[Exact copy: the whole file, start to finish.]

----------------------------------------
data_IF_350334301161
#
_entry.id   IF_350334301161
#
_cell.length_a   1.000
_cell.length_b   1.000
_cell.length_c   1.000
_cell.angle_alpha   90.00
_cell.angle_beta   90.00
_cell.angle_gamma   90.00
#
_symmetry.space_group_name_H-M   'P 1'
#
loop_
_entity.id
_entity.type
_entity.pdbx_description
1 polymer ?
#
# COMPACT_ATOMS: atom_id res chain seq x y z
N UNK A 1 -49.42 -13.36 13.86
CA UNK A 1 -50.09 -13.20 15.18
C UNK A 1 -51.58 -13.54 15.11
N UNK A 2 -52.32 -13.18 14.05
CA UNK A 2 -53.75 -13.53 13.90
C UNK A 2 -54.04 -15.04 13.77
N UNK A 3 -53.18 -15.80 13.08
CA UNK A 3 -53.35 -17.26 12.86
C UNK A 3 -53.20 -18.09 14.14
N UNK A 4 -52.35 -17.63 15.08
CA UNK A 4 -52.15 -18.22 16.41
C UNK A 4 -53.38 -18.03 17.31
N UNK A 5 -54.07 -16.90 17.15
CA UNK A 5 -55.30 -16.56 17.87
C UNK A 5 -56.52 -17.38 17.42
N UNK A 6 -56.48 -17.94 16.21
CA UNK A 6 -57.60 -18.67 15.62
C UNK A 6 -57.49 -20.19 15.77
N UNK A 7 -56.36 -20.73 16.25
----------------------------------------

data_IF_350334301161
#
_entry.id   IF_350334301161
#
_cell.length_a   1.000
_cell.length_b   1.000
_cell.length_c   1.000
_cell.angle_alpha   90.00
_cell.angle_beta   90.00
_cell.angle_gamma   90.00
#
_symmetry.space_group_name_H-M   'P 1'
#
loop_
_entity.id
_entity.type
_entity.pdbx_description
1 polymer ?
#
# COMPACT_ATOMS: atom_id res chain seq x y z
N UNK A 1 -49.42 -13.36 13.86
CA UNK A 1 -50.09 -13.20 15.18
C UNK A 1 -51.58 -13.54 15.11
N UNK A 2 -52.32 -13.18 14.05
CA UNK A 2 -53.75 -13.53 13.90
C UNK A 2 -54.04 -15.04 13.77
N UNK A 3 -53.18 -15.80 13.08
CA UNK A 3 -53.35 -17.26 12.86
C UNK A 3 -53.20 -18.09 14.14
N UNK A 4 -52.35 -17.63 15.08
CA UNK A 4 -52.15 -18.22 16.41
C UNK A 4 -53.38 -18.03 17.31
N UNK A 5 -54.07 -16.90 17.15
CA UNK A 5 -55.30 -16.56 17.87
C UNK A 5 -56.52 -17.38 17.42
N UNK A 6 -56.48 -17.94 16.21
CA UNK A 6 -57.60 -18.67 15.62
C UNK A 6 -57.49 -20.19 15.77
N UNK A 7 -56.36 -20.73 16.25